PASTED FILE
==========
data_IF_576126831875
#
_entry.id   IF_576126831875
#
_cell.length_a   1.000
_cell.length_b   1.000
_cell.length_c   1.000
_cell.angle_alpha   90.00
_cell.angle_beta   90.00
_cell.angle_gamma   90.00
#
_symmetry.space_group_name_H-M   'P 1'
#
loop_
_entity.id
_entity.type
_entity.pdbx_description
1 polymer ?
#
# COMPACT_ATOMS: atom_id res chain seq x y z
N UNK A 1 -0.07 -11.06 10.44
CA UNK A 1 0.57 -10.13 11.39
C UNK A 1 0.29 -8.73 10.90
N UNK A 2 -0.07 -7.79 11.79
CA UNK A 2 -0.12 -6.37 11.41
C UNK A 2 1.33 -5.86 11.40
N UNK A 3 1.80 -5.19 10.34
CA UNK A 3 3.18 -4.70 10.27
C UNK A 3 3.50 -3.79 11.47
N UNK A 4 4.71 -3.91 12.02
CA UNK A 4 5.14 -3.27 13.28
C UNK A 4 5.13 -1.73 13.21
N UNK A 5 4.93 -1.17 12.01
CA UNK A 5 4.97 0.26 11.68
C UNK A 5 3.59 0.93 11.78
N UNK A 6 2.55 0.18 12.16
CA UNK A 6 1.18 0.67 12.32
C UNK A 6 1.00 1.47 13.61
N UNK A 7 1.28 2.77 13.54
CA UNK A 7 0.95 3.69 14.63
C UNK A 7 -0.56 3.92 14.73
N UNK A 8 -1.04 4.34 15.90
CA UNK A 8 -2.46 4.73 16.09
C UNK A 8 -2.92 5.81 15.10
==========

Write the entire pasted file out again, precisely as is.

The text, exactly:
data_IF_576126831875
#
_entry.id   IF_576126831875
#
_cell.length_a   1.000
_cell.length_b   1.000
_cell.length_c   1.000
_cell.angle_alpha   90.00
_cell.angle_beta   90.00
_cell.angle_gamma   90.00
#
_symmetry.space_group_name_H-M   'P 1'
#
loop_
_entity.id
_entity.type
_entity.pdbx_description
1 polymer ?
#
# COMPACT_ATOMS: atom_id res chain seq x y z
N UNK A 1 -0.07 -11.06 10.44
CA UNK A 1 0.57 -10.13 11.39
C UNK A 1 0.29 -8.73 10.90
N UNK A 2 -0.07 -7.79 11.79
CA UNK A 2 -0.12 -6.37 11.41
C UNK A 2 1.33 -5.86 11.40
N UNK A 3 1.80 -5.19 10.34
CA UNK A 3 3.18 -4.70 10.27
C UNK A 3 3.50 -3.79 11.47
N UNK A 4 4.71 -3.91 12.02
CA UNK A 4 5.14 -3.27 13.28
C UNK A 4 5.13 -1.73 13.21
N UNK A 5 4.93 -1.17 12.01
CA UNK A 5 4.97 0.26 11.68
C UNK A 5 3.59 0.93 11.78
N UNK A 6 2.55 0.18 12.16
CA UNK A 6 1.18 0.67 12.32
C UNK A 6 1.00 1.47 13.61
N UNK A 7 1.28 2.77 13.54
CA UNK A 7 0.95 3.69 14.63
C UNK A 7 -0.56 3.92 14.73
N UNK A 8 -1.04 4.34 15.90
CA UNK A 8 -2.46 4.73 16.09
C UNK A 8 -2.92 5.81 15.10